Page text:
A White Rock resident whose awareness of sensory sensitivities and the challenges of “restless minds” was heightened by a serious car accident and her experience as a flight attendant hopes a tool she has created will help ease the anxieties of life’s journey for special needs children and seniors with dementia.
Brita Doubroff also thinks her choppy blanket will help caregivers take well-deserved breaks.
Doubroff said the idea for her product — a colorful, lightweight, wearable blanket incorporating 16 activities — came from a group she joined a year ago to learn how to make products that could be sold on Amazon.
The blanket’s textures and activities are designed to stimulate minds, young and old, while keeping hands busy.
Originally developed for children with autism – Doubroff’s daughter, 31, has worked with children on the spectrum for more than 11 years – Doubroff said she quickly learned it could also be useful for a segment of adults older.
“When it finally launched on Amazon, all of a sudden it was a hit in the dementia market,” Doubroff said.
“Sales came a lot from the market, for people with dementia. Caregivers buy it for something to keep their hands occupied.
“Everyone who sees it is 400% excited.”
Crafted from industrial felt, the blanket features a bead necklace to play with, a belt to buckle and unbuckle, buttons and zipper to open, and more.
Doubroff thinks children as young as three could benefit, “depending on where they are on the spectrum.”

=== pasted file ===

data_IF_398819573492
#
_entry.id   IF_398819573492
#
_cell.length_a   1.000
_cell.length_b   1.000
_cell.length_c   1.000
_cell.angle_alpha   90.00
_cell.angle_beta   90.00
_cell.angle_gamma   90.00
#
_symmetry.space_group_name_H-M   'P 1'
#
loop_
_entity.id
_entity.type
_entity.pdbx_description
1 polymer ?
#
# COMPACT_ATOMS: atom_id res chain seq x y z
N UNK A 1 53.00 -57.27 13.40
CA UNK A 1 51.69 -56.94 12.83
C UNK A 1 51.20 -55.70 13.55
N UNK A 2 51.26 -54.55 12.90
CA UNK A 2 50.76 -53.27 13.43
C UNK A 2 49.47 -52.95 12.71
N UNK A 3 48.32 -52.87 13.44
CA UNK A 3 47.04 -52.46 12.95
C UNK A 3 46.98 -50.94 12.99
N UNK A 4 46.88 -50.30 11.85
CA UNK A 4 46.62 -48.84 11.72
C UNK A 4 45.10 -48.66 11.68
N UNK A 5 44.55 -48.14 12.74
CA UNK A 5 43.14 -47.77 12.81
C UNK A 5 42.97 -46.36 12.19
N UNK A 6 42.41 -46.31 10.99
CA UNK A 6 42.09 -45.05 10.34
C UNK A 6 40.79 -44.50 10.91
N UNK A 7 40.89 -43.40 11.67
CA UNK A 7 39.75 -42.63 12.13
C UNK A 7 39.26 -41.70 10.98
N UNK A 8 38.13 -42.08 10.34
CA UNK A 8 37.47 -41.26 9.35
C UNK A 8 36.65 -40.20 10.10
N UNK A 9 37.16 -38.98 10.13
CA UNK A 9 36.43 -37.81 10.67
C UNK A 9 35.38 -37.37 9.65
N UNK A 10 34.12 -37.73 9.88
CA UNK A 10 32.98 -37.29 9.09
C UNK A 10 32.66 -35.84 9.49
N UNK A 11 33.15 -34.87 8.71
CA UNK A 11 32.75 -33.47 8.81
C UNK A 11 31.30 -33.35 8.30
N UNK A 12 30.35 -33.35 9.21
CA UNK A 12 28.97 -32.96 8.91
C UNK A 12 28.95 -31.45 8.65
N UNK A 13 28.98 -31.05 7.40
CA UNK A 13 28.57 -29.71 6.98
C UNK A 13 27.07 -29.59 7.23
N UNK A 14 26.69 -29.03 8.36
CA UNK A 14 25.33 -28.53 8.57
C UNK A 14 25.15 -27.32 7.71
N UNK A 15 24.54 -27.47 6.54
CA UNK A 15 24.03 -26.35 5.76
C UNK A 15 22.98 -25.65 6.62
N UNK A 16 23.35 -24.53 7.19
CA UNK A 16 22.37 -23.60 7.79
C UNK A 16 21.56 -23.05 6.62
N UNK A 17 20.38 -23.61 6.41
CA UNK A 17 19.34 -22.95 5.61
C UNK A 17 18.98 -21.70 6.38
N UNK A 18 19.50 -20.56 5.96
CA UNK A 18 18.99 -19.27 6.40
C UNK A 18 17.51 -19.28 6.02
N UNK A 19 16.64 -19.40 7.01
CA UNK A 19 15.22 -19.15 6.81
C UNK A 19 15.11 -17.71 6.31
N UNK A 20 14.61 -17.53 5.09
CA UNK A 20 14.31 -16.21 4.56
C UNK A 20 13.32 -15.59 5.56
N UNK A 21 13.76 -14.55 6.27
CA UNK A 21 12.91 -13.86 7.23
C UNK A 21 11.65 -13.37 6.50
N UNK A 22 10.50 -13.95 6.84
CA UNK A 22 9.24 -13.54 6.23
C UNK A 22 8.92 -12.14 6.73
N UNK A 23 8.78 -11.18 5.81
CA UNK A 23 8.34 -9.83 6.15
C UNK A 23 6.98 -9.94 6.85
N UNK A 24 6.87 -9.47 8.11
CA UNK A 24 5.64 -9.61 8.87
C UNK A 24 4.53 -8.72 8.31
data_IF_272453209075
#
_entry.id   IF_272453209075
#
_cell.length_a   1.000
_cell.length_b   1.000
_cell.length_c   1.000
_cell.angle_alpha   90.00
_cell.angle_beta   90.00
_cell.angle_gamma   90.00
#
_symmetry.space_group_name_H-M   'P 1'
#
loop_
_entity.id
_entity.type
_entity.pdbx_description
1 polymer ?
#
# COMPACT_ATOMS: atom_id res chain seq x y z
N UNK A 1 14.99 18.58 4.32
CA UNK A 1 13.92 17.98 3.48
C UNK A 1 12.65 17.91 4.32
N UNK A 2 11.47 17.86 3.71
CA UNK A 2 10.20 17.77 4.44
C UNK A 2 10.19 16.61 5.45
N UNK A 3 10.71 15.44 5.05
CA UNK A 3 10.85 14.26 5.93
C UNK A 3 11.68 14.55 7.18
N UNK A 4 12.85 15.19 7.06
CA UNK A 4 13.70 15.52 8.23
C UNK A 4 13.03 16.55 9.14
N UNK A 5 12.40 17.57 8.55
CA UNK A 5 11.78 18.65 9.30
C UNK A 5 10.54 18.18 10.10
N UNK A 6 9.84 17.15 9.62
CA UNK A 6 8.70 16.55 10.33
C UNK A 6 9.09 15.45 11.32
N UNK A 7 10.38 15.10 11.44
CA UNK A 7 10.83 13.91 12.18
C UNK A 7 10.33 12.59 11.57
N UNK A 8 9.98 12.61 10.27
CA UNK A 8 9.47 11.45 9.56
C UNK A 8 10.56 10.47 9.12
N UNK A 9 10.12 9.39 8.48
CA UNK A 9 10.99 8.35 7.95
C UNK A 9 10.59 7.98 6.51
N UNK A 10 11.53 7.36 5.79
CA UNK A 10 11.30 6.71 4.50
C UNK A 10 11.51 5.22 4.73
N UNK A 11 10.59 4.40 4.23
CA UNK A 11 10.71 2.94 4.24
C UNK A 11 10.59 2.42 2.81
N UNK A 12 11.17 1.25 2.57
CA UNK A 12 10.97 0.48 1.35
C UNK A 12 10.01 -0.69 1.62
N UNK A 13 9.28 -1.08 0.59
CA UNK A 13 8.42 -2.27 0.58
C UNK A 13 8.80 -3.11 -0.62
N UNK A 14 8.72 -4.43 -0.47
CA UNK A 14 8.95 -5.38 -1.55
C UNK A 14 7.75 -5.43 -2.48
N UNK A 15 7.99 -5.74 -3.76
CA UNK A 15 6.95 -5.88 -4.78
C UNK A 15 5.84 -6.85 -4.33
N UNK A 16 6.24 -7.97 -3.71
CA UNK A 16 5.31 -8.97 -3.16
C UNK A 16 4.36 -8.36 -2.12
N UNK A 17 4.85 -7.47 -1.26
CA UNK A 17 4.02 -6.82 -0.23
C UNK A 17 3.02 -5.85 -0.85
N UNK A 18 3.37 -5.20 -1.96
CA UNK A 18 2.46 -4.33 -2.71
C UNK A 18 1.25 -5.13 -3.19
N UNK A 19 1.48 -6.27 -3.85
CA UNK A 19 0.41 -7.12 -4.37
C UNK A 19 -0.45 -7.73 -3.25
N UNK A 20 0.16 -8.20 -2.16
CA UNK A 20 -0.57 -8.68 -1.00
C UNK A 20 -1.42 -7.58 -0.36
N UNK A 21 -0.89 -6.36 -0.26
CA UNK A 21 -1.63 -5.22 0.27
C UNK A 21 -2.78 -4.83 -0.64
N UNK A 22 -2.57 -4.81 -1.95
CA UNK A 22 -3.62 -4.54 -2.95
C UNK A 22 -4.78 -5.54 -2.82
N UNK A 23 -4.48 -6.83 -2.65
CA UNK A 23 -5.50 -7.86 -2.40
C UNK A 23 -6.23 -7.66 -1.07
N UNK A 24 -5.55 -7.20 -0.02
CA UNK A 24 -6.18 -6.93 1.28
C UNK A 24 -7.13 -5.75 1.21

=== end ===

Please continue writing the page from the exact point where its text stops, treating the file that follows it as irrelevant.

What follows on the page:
Typically diagnosed before the age of six, autism is a brain developmental disorder that affects different children in varying degrees, from mild to severe, affecting social interaction, communication skills, cognitive function and behavior .
The majority of people with dementia, on the other hand, are over the age of 65, however, people in their 40s and 50s can also develop it. Besides memory loss, symptoms include difficulty with problem solving and language, as well as changes in mood or behavior.
Doubroff, who works for WestJet, said she had no close connection to anyone with autism or dementia. But, it can relate to a need for calm.
Following a collision in Langley, she suffered effects including sensitivity to noise, bright lights and colors. She had to rid her house of everything that was red and stirred at certain noises.
Although many of her symptoms have subsided, “I really identified with these precious little children, especially those with sensory overload issues.”
“It became quite a personal thing and a very emotional product for me.”
For caregivers, Doubroff said the wave blanket is a tool they can use to free up time for themselves, even if it’s just enough to sit down for a cup of tea.
“Most of the time caregivers are 90 per cent stressed,” she said. “It could save them 20 minutes, it could save them half an hour.”
Doubroff also hopes to introduce the blankets to local schools. She has five to give away, but also encourages others to buy and donate them as well. She has already donated about 100, she noted, including to mothers in Canada and the United States whose children live with autism.
Another side effect of the project, Doubroff said, came in her job as a flight attendant, thanks to her own heightened awareness of sensory challenges. She said it made it easier for her to recognize why some young passengers may have difficulty and to better understand interactions and behaviors that others unfamiliar with autism may not understand.
“It’s just a great way to be more graceful,” she said.
Doubroff’s blanket is available on Amazon for $57.99 (US$44.99).
For more information on coverages, Doubroff can be reached at 604-805-3817, or by email at [email protected]
Autism awareness monthwhite rock